I.. . . we sprawl in gray chains in a place full of winters when what we want is the sunAmira Baraka, “Ka Ba”Son,Last Sunday the host of a popular news show asked me what it meant to lose my body. The host was broadcasting from Washington, D.C., and I was seated in a remote studio on the far west side of Manhattan. A satellite closed the miles between us, but no machinery could close the gap between her world and the world for which I had been summoned to speak. When the host asked me about my body, her face faded from the screen, and was replaced by a scroll of words, written by me earlier that week.The host read these words for the audience, and when she finished she turned to the subject of my body, although she did not mention it specifically. But by now I am accustomed to intelligent people asking about the condition of my body without realizing the nature of their request. Specifically, the host wished to know why I felt that white America’s progress, or rather the progress of those Americans who believe that they are white, was built on looting and violence. Hearing this, I felt an old and indistinct sadness well up in me. The answer to this question is the rec­ord of the believers themselves. The answer is American history.There is nothing extreme in this statement. Americans deify democracy in a way that allows for a dim awareness that they have, from time to time, stood in defiance of their God. But democracy is a forgiving God and America’s heresies—­torture, theft, enslavement—­are so common among individuals and nations that none can declare themselves immune. In fact, Americans, in a real sense, have never betrayed their God. When Abraham Lincoln declared, in 1863, that the battle of Gettysburg must ensure “that government of the people, by the people, for the people, shall not perish from the earth,” he was not merely being aspirational; at the onset of the Civil War, the United States of America had one of the highest rates of suffrage in the world. The question is not whether Lincoln truly meant “government of the people” but what our country has, throughout its history, taken the political term “people” to actually mean. In 1863 it did not mean your mother or your grandmother, and it did not mean you and me. Thus America’s problem is not its betrayal of “government of the people,” but the means by which “the people” acquired their names.This leads us to another equally important ideal, one that Americans implicitly accept but to which they make no conscious claim. Americans believe in the reality of “race” as a defined, indubitable feature of the natural world. Racism—­the need to ascribe bone-­deep features to people and then humiliate, reduce, and destroy them—­inevitably follows from this inalterable condition. In this way, racism is rendered as the innocent daughter of Mother Nature, and one is left to deplore the Middle Passage or the Trail of Tears the way one deplores an earthquake, a tornado, or any other phenomenon that can be cast as beyond the handiwork of men.But race is the child of racism, not the father. And the process of naming “the people” has never been a matter of genealogy and physiognomy so much as one of hierarchy. Difference in hue and hair is old. But the belief in the preeminence of hue and hair, the notion that these factors can correctly organize a society and that they signify deeper attributes, which are indelible—­this is the new idea at the heart of this new people who have been brought up hopelessly, tragically, deceitfully, to believe that they are white.These new people are, like us, a modern invention. But unlike us, their new name has no real meaning divorced from the machinery of criminal power. The new people were something else before they were white—­Catholic, Corsican, Welsh, Mennonite, Jewish—­and if all our national hopes have any fulfillment, then they will have to be something else again. Perhaps they will truly become American and create a nobler basis for their myths. I cannot call it. As for now, it must be said that the process of washing the disparate tribes white, the elevation of the belief in being white, was not achieved through wine tastings and ice cream socials, but rather through the pillaging of life, liberty, labor, and land; through the flaying of backs; the chaining of limbs; the strangling of dissidents; the destruction of families; the rape of mothers; the sale of children; and various other acts meant, first and foremost, to deny you and me the right to secure and govern our own bodies.The new people are not original in this. Perhaps there has been, at some point in history, some great power whose elevation was exempt from the violent exploitation of other human bodies. If there has been, I have yet to discover it. But this banality of violence can never excuse America, because America makes no claim to the banal. America believes itself exceptional, the greatest and noblest nation ever to exist, a lone champion standing between the white city of democracy and the terrorists, despots, barbarians, and other enemies of civilization. One cannot, at once, claim to be superhuman and then plead mortal error. I propose to take our countrymen’s claims of American exceptionalism seriously, which is to say I propose subjecting our country to an exceptional moral standard. This is difficult because there exists, all around us, an apparatus urging us to accept American innocence at face value and not to inquire too much. And it is so easy to look away, to live with the fruits of our history and to ignore the great evil done in all of our names. But you and I have never truly had that luxury. I think you know.I write you in your fifteenth year. I am writing you because this was the year you saw Eric Garner choked to death for selling cigarettes; because you know now that Renisha McBride was shot for seeking help, that John Crawford was shot down for browsing in a department store. And you have seen men in uniform drive by and murder Tamir Rice, a twelve-­year-­old child whom they were oath-­bound to protect. And you have seen men in the same uniforms pummel Marlene Pinnock, someone’s grandmother, on the side of a road. And you know now, if you did not before, that the police departments of your country have been endowed with the authority to destroy your body. It does not matter if the destruction is the result of an unfortunate overreaction. It does not matter if it originates in a misunderstanding. It does not matter if the destruction springs from a foolish policy. Sell cigarettes without the proper authority and your body can be destroyed. Resent the people trying to entrap your body and it can be destroyed. Turn into a dark stairwell and your body can be destroyed. The destroyers will rarely be held accountable. Mostly they will receive pensions. And destruction is merely the superlative form of a dominion whose prerogatives include friskings, detainings, beatings, and humiliations. All of this is common to black people. And all of this is old for black people. No one is held responsible.There is nothing uniquely evil in these destroyers or even in this moment. The destroyers are merely men enforcing the whims of our country, correctly interpreting its heritage and legacy. It is hard to face this. But all our phrasing—­race relations, racial chasm, racial justice, racial profiling, white privilege, even white supremacy—­serves to obscure that racism is a visceral experience, that it dislodges brains, blocks airways, rips muscle, extracts organs, cracks bones, breaks teeth. You must never look away from this. You must always remember that the sociology, the history, the economics, the graphs, the charts, the regressions all land, with great violence, upon the body.That Sunday, with that host, on that news show, I tried to explain this as best I could within the time allotted. But at the end of the segment, the host flashed a widely shared picture of an eleven-­year-­old black boy tearfully hugging a white police officer. Then she asked me about “hope.” And I knew then that I had failed. And I remembered that I had expected to fail. And I wondered again at the indistinct sadness welling up in me. Why exactly was I sad? I came out of the studio and walked for a while. It was a calm December day. Families, believing themselves white, were out on the streets. Infants, raised to be white, were bundled in strollers. And I was sad for these people, much as I was sad for the host and sad for all the people out there watching and reveling in a specious hope. I realized then why I was sad. When the journalist asked me about my body, it was like she was asking me to awaken her from the most gorgeous dream. I have seen that dream all my life. It is perfect houses with nice lawns. It is Memorial Day cookouts, block associations, and driveways. The Dream is treehouses and the Cub Scouts. The Dream smells like peppermint but tastes like strawberry shortcake. And for so long I have wanted to escape into the Dream, to fold my country over my head like a blanket. But this has never been an option because the Dream rests on our backs, the bedding made from our bodies. And knowing this, knowing that the Dream persists by warring with the known world, I was sad for the host, I was sad for all those families, I was sad for my country, but above all, in that moment, I was sad for you.That was the week you learned that the killers of Michael Brown would go free. The men who had left his body in the street like some awesome declaration of their inviolable power would never be punished. It was not my expectation that anyone would ever be punished. But you were young and still believed. You stayed up till 11 p.m. that night, waiting for the announcement of an indictment, and when instead it was announced that there was none you said, “I’ve got to go,” and you went into your room, and I heard you crying. I came in five minutes after, and I didn’t hug you, and I didn’t comfort you, because I thought it would be wrong to comfort you. I did not tell you that it would be okay, because I have never believed it would be okay. What I told you is what your grandparents tried to tell me: that this is your country, that this is your world, that this is your body, and you must find some way to live within the all of it. I tell you now that the question of how one should live within a black body, within a country lost in the Dream, is the question of my life, and the pursuit of this question, I have found, ultimately answers itself.This must seem strange to you. We live in a “goal-­oriented” era. Our media vocabulary is full of hot takes, big ideas, and grand theories of everything. But some time ago I rejected magic in all its forms. This rejection was a gift from your grandparents, who never tried to console me with ideas of an afterlife and were skeptical of preordained American glory. In accepting both the chaos of history and the fact of my total end, I was freed to truly consider how I wished to live—­specifically, how do I live free in this black body? It is a profound question because America understands itself as God’s handiwork, but the black body is the clearest evidence that America is the work of men. I have asked the question through my reading and writings, through the music of my youth, through arguments with your grandfather, with your mother, your aunt Janai, your uncle Ben. I have searched for answers in nationalist myth, in classrooms, out on the streets, and on other continents. The question is unanswerable, which is not to say futile. The greatest reward of this constant interrogation, of confrontation with the brutality of my country, is that it has freed me from ghosts and girded me against the sheer terror of disembodiment.And I am afraid. I feel the fear most acutely whenever you leave me. But I was afraid long before you, and in this I was unoriginal. When I was your age the only people I knew were black, and all of them were powerfully, adamantly, dangerously afraid. I had seen this fear all my young life, though I had not always recognized it as such.It was always right in front of me. The fear was there in the extravagant boys of my neighborhood, in their large rings and medallions, their big puffy coats and full-­length fur-­collared leathers, which was their armor against their world. They would stand on the corner of Gwynn Oak and Liberty, or Cold Spring and Park Heights, or outside Mondawmin Mall, with their hands dipped in Russell sweats. I think back on those boys now and all I see is fear, and all I see is them girding themselves against the ghosts of the bad old days when the Mississippi mob gathered ’round their grandfathers so that the branches of the black body might be torched, then cut away. The fear lived on in their practiced bop, their slouching denim, their big T‑shirts, the calculated angle of their baseball caps, a catalog of behaviors and garments enlisted to inspire the belief that these boys were in firm possession of everything they desired.I saw it in their customs of war. I was no older than five, sitting out on the front steps of my home on Woodbrook Avenue, watching two shirtless boys circle each other close and buck shoulders. From then on, I knew that there was a ritual to a street fight, bylaws and codes that, in their very need, attested to all the vulnerability of the black teenage bodies.I heard the fear in the first music I ever knew, the music that pumped from boom boxes full of grand boast and bluster. The boys who stood out on Garrison and Liberty up on Park Heights loved this music because it told them, against all evidence and odds, that they were masters of their own lives, their own streets, and their own bodies. I saw it in the girls, in their loud laughter, in their gilded bamboo earrings that announced their names thrice over. And I saw it in their brutal language and hard gaze, how they would cut you with their eyes and destroy you with their words for the sin of playing too much. “Keep my name out your mouth,” they would say. I would watch them after school, how they squared off like boxers, vas­elined up, earrings off, Reeboks on, and leaped at each other.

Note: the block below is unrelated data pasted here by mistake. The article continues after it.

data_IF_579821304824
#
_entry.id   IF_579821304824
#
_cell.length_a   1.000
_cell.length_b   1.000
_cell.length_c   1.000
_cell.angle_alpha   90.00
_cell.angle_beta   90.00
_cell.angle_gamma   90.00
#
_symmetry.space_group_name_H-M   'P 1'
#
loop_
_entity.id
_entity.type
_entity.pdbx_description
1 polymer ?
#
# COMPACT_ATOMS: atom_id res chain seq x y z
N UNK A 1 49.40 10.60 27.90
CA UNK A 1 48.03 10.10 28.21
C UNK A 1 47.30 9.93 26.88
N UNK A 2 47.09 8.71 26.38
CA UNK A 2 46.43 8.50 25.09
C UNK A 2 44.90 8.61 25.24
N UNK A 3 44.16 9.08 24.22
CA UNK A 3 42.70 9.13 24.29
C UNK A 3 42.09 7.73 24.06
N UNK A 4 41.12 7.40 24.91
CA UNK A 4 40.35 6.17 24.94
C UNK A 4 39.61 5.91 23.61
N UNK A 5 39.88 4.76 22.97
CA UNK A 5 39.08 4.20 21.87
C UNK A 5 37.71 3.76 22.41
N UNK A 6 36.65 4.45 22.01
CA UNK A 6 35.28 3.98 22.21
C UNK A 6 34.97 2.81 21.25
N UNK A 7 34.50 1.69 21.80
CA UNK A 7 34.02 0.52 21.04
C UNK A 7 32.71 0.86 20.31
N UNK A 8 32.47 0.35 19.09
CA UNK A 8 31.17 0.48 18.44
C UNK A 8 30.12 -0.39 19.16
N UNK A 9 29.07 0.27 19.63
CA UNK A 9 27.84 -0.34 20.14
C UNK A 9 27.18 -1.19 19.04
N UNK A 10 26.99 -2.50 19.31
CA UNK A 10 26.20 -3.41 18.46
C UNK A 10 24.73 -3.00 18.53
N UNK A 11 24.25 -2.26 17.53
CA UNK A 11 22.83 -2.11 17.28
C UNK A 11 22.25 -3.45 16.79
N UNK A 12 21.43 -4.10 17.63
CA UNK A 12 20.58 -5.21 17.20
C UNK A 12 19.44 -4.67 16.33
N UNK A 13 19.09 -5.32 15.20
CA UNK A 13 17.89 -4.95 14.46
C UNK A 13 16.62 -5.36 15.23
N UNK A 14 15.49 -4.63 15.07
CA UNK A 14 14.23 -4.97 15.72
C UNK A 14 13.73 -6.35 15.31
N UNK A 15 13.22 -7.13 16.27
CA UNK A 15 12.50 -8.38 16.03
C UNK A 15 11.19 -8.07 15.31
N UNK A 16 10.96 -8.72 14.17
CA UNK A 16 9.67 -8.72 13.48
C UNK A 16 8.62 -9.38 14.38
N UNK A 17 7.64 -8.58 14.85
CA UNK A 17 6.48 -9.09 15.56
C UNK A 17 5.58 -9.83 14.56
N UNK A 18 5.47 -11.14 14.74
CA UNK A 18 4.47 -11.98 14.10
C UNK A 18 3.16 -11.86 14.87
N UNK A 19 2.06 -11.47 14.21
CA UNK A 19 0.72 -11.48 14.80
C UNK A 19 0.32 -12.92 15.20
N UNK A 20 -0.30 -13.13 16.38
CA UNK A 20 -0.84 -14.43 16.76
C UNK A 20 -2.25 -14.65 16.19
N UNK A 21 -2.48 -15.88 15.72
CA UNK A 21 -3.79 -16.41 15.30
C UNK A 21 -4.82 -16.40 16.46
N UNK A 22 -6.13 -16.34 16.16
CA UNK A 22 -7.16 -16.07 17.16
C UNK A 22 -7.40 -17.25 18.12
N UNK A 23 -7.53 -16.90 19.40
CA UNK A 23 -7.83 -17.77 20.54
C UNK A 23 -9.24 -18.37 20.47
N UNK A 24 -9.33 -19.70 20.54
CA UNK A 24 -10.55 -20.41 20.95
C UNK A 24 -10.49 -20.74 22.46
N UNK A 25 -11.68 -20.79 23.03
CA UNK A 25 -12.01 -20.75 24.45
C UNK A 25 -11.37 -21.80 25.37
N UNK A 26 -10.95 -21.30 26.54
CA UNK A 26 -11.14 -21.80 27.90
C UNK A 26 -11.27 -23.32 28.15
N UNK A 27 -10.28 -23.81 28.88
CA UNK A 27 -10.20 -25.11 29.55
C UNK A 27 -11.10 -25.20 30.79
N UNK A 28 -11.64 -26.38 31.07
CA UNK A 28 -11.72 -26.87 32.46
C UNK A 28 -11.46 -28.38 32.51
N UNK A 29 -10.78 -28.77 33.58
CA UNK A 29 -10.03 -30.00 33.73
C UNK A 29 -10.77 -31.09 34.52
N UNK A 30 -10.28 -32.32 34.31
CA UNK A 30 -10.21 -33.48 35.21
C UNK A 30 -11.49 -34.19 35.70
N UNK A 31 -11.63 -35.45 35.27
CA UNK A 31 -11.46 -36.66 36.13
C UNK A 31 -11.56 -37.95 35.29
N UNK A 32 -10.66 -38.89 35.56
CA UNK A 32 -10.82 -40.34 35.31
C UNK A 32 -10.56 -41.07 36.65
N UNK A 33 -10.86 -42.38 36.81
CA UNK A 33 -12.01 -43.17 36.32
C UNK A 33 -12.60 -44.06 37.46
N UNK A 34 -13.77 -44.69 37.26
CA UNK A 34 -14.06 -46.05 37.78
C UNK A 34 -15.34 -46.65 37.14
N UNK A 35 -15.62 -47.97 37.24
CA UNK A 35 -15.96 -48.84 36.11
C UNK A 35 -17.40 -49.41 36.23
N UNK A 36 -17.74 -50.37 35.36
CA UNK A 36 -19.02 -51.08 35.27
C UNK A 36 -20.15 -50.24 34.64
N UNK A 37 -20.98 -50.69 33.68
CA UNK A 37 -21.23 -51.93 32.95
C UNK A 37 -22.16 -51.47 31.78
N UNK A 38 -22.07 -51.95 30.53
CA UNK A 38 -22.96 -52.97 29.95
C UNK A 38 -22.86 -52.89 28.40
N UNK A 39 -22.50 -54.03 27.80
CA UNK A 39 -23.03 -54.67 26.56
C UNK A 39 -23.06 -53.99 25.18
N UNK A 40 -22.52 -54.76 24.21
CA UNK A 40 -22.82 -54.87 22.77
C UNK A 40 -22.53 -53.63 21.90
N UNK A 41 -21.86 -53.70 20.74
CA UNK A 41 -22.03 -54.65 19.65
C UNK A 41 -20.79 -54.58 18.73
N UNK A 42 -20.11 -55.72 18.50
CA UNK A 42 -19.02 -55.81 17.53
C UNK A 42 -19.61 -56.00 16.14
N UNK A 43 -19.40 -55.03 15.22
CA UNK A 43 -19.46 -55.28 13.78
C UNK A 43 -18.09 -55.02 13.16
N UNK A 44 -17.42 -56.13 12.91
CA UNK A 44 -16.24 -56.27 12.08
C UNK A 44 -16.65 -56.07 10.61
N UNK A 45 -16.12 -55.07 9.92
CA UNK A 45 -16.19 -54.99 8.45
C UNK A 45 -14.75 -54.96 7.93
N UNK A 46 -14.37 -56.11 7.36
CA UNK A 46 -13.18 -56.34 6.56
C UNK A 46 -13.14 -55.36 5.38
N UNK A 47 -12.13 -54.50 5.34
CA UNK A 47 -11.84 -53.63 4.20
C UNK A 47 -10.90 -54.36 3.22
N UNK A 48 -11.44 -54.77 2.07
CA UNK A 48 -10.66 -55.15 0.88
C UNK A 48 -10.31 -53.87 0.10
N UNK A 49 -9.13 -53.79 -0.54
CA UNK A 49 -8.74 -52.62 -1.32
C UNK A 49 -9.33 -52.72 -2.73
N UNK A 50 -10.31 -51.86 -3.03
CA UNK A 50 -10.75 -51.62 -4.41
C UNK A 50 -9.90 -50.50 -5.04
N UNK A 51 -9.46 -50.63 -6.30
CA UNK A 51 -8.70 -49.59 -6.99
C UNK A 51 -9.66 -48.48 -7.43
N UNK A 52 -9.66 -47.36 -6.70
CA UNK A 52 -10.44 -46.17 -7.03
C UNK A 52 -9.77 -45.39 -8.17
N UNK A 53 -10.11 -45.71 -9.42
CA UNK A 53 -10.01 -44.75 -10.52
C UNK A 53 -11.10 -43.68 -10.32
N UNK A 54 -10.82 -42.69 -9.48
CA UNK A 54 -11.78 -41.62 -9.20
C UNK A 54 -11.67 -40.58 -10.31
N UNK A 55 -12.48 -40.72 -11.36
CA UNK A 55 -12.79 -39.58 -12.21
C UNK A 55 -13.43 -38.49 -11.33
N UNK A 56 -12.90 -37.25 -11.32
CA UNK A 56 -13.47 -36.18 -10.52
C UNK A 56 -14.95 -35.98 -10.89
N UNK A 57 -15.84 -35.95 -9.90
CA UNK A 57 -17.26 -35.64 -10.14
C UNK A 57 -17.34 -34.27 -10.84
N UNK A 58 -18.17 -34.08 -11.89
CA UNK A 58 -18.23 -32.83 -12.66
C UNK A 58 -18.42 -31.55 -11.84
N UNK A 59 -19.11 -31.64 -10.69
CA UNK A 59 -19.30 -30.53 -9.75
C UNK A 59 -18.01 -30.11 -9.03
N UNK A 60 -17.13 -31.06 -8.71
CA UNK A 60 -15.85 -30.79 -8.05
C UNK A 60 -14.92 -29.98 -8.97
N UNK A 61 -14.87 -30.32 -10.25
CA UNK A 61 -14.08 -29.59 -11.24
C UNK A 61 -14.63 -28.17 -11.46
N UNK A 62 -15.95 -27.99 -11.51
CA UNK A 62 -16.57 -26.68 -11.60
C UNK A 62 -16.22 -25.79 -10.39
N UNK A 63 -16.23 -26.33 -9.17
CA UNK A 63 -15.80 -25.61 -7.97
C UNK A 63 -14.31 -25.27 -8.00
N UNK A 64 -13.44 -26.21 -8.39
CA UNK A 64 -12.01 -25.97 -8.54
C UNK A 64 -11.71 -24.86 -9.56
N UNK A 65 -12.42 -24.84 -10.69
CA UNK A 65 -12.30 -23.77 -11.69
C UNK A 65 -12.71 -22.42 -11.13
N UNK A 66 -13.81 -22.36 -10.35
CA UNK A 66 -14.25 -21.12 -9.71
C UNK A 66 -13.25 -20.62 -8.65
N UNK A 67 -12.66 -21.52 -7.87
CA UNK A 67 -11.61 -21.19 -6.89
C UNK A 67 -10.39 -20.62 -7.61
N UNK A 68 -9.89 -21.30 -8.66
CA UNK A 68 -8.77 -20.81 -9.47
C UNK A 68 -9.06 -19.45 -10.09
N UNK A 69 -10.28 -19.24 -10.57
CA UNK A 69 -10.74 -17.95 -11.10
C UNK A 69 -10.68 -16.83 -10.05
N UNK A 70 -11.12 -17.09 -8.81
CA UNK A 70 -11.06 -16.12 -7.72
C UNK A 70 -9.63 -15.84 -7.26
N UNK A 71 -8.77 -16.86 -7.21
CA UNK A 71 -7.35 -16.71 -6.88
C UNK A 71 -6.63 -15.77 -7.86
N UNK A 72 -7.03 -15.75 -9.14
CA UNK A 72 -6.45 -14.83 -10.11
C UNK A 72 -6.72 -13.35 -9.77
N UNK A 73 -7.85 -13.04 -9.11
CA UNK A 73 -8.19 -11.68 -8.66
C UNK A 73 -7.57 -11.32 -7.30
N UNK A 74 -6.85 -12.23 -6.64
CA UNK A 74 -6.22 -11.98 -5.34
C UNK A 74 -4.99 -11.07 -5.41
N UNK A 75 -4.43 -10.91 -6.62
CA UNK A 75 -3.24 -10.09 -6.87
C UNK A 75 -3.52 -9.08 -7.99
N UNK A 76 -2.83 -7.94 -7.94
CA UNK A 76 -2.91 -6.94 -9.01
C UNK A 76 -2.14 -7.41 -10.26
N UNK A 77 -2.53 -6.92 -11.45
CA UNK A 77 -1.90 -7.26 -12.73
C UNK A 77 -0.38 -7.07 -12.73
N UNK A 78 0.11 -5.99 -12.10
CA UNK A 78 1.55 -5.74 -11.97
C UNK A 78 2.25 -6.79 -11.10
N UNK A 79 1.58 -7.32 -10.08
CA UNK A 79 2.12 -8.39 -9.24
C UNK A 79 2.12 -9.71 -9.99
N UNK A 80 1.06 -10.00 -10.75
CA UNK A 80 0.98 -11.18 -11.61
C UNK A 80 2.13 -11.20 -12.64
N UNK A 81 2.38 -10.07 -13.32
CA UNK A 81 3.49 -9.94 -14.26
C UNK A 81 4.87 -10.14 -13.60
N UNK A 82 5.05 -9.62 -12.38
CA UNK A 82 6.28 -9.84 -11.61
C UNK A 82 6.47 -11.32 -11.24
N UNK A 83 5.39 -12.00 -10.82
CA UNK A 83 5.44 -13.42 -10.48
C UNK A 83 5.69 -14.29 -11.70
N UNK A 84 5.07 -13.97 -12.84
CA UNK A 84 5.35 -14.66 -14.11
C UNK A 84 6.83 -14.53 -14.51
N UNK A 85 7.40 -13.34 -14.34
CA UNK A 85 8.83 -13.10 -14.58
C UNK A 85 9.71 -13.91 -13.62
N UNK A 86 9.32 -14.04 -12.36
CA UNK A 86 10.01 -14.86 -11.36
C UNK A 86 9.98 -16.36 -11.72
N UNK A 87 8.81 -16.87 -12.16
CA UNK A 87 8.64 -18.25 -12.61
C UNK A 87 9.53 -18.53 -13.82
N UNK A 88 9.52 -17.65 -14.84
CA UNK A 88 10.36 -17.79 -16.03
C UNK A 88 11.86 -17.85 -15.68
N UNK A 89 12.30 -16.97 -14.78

Bookclub Guide